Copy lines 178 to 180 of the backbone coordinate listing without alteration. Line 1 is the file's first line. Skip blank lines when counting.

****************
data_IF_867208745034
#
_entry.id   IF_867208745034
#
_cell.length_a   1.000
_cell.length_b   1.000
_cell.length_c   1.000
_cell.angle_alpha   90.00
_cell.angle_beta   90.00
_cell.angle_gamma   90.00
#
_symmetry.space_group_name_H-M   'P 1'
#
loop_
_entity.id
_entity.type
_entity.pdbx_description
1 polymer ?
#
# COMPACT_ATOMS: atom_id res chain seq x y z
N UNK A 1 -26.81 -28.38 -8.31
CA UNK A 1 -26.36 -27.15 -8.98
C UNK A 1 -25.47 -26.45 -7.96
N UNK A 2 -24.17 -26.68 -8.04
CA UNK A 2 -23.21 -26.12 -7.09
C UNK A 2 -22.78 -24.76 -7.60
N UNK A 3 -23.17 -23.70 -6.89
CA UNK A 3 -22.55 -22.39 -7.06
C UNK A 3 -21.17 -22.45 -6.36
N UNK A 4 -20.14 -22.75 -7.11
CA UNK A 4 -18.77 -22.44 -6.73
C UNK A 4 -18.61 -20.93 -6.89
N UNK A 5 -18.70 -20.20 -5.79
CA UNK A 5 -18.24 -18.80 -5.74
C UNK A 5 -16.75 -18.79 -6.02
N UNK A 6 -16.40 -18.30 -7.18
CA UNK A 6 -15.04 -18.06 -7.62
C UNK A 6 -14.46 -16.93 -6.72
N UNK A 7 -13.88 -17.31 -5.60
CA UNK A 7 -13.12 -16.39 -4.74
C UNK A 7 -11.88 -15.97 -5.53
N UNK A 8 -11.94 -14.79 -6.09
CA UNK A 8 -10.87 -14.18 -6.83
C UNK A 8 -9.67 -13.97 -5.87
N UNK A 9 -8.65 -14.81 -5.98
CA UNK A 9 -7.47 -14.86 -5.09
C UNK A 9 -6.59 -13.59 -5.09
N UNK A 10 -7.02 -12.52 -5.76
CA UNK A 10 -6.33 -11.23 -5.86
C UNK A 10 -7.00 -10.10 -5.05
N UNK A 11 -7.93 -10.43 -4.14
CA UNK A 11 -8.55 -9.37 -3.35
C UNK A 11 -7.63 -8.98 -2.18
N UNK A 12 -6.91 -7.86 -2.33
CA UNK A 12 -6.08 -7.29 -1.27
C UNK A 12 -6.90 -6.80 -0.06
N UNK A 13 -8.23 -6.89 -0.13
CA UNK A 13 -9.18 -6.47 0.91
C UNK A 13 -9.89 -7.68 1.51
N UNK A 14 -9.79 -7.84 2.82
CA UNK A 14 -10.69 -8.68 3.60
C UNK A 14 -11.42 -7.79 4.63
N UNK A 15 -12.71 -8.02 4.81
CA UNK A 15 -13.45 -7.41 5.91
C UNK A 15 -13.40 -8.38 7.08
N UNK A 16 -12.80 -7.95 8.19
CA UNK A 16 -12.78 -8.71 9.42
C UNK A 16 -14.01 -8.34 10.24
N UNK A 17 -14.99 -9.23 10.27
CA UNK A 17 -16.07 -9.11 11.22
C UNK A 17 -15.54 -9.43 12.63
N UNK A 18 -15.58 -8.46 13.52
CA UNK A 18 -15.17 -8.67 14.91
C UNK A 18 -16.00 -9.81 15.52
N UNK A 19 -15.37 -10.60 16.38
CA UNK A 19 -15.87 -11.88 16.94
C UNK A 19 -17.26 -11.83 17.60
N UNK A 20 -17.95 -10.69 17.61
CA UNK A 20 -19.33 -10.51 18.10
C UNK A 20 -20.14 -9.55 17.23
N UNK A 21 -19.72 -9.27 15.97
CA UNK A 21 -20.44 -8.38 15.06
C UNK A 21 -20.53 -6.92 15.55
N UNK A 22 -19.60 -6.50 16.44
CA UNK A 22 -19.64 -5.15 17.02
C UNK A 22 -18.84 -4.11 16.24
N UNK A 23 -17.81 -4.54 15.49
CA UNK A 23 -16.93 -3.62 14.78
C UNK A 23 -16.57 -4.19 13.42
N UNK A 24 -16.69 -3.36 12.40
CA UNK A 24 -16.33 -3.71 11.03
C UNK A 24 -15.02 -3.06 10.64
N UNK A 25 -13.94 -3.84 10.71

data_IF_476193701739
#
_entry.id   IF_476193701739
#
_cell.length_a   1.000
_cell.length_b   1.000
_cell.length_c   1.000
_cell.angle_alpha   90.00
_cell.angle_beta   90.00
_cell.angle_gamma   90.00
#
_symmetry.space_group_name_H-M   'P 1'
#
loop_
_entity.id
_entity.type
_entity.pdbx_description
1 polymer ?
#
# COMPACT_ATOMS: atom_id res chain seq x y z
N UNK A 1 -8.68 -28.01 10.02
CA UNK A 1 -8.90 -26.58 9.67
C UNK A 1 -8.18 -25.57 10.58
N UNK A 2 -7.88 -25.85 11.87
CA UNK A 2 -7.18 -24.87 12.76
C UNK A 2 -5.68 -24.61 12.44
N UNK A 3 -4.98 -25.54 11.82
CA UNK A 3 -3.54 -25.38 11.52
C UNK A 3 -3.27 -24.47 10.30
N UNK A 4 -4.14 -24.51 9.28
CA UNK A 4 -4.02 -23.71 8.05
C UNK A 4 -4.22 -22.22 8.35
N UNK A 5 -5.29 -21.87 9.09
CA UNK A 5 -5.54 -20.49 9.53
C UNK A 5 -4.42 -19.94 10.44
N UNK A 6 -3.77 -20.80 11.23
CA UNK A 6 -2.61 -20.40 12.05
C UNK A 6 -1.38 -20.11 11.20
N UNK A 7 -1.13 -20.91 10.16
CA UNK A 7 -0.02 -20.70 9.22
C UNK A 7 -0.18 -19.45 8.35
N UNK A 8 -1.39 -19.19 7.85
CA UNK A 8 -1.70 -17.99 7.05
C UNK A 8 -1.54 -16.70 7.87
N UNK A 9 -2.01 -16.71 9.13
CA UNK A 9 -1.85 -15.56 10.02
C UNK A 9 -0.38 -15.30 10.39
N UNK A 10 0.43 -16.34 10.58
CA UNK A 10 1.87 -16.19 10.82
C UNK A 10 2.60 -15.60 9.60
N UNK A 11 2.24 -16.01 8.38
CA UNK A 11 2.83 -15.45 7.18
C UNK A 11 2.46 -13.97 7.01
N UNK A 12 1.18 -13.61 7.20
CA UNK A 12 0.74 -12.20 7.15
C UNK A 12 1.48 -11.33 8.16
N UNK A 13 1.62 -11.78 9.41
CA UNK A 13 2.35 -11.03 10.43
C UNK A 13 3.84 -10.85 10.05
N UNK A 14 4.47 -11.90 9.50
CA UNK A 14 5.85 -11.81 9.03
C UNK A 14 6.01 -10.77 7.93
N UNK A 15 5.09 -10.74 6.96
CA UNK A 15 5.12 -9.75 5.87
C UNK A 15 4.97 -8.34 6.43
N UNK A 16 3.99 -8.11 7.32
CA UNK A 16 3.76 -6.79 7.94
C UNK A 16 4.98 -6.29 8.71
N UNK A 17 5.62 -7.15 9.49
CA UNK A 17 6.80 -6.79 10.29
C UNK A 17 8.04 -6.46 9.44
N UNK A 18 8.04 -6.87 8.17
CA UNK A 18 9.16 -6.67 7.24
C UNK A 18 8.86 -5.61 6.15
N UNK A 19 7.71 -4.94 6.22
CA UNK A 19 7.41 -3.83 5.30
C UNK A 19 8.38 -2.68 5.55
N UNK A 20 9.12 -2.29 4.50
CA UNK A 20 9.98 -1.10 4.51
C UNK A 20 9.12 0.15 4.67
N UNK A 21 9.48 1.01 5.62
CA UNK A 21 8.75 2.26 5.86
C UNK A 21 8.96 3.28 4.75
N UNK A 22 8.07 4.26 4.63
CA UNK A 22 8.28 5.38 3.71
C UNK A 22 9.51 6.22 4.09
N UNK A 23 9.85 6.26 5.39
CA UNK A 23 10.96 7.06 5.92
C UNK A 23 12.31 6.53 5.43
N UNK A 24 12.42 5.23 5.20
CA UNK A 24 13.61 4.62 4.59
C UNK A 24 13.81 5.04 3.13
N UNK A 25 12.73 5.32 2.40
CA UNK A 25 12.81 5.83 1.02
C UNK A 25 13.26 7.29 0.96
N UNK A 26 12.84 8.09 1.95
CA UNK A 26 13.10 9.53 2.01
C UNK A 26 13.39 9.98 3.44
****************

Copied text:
CA UNK A 22 8.28 5.38 3.71
C UNK A 22 9.51 6.22 4.09
N UNK A 23 9.85 6.26 5.39